A private equity fund can be treated as a trade or business for purposes of ERISA controlled group liability. The First Circuit’s "investment plus" test, applied in reaching the decision in this case looked at the sum of the Sun Fund’s passive investment in Scott Brass, "plus" the Sun Funds’ other activities, which amounted to a greater role than would be undertaken by an ordinary passive investor. In particular, the court looked at: (1) the fund’s exercise of substantial operational and managerial control over its portfolio company and (2) the receipt of management fees by the fund’s general partner or its affiliates from the portfolio company and the offset of those fees against fees that the fund owed to its general partner or its affiliates. While a private equity sponsor may find it difficult to modify its operations and arrangements to address these considerations (especially with respect to funds that are intended to qualify as "venture capital operating companies" ("VCOCs")) this is not automatically fatal for purposes of controlled group liability – other facts (such as the identity of management of the Sun Funds and their joint determination to invest in Scott Brass) weighed into the court’s decision in this case.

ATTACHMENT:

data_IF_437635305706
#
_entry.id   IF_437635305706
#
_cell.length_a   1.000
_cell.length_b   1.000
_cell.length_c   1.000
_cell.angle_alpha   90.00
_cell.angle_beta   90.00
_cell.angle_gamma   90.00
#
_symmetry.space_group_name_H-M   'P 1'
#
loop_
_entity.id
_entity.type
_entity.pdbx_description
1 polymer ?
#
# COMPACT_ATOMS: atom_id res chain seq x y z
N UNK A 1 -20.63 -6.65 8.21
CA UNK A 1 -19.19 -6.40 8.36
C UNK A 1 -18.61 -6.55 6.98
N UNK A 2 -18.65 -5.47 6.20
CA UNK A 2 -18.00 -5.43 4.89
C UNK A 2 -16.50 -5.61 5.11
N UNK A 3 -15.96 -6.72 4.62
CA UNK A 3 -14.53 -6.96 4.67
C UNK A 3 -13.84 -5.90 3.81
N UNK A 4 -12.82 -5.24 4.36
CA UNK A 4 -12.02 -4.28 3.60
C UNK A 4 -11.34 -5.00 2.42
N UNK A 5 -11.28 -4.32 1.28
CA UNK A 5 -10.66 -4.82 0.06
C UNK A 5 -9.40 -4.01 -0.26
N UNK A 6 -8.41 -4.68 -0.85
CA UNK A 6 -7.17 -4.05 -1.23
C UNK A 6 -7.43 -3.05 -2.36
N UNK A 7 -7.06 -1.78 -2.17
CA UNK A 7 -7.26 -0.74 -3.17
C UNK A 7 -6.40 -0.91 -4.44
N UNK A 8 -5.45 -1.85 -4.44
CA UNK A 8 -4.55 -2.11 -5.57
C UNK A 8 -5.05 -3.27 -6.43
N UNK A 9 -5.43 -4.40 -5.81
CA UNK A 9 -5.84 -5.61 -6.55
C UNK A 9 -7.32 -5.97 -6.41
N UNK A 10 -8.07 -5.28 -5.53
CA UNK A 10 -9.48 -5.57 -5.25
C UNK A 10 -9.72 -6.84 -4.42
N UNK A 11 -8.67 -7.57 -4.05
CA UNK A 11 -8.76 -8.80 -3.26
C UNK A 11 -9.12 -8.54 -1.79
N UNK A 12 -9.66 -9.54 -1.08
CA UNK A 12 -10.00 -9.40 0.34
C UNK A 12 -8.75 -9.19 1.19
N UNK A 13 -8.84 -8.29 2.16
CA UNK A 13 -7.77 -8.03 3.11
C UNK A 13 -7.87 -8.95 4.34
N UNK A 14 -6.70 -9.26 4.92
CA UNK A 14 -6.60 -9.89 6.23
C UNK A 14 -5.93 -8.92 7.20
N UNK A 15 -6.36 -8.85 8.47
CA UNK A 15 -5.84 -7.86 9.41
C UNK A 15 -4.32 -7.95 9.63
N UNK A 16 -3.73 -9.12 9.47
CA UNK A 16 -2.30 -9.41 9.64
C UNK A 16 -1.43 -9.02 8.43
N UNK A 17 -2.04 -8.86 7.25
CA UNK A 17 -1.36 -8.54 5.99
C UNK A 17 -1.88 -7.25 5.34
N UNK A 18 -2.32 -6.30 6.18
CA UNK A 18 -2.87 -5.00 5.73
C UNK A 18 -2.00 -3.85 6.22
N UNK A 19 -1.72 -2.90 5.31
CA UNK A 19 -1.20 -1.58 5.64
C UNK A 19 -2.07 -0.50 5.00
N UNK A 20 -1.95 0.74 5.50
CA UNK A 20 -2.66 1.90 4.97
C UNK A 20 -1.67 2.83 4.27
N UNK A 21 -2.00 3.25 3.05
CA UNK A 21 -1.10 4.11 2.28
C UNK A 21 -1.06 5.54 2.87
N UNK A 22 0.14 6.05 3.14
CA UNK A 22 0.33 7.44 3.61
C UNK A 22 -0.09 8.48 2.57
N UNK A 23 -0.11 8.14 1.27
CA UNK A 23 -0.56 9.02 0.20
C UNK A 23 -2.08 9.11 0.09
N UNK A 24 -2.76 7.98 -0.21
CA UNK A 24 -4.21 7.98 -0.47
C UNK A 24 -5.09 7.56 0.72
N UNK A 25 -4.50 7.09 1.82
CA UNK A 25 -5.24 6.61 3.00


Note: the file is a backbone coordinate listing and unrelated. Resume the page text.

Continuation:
A commonly controlled group of funds could be construed as forming a "partnership-in-fact" that could expose the funds to the pension liabilities of its portfolio companies even when no single fund investment meets the 80% ownership threshold. While the court’s determination in this case was made based on the specific facts of the Sun Funds’ investments, where possible, a private equity fund should consider limiting any single fund or group of parallel funds to less than 80% ownership of any portfolio company investment. It is unclear from the decision whether such a deemed partnership-in-fact could also be used to impose controlled liability on jointly owned brother-sister portfolio companies.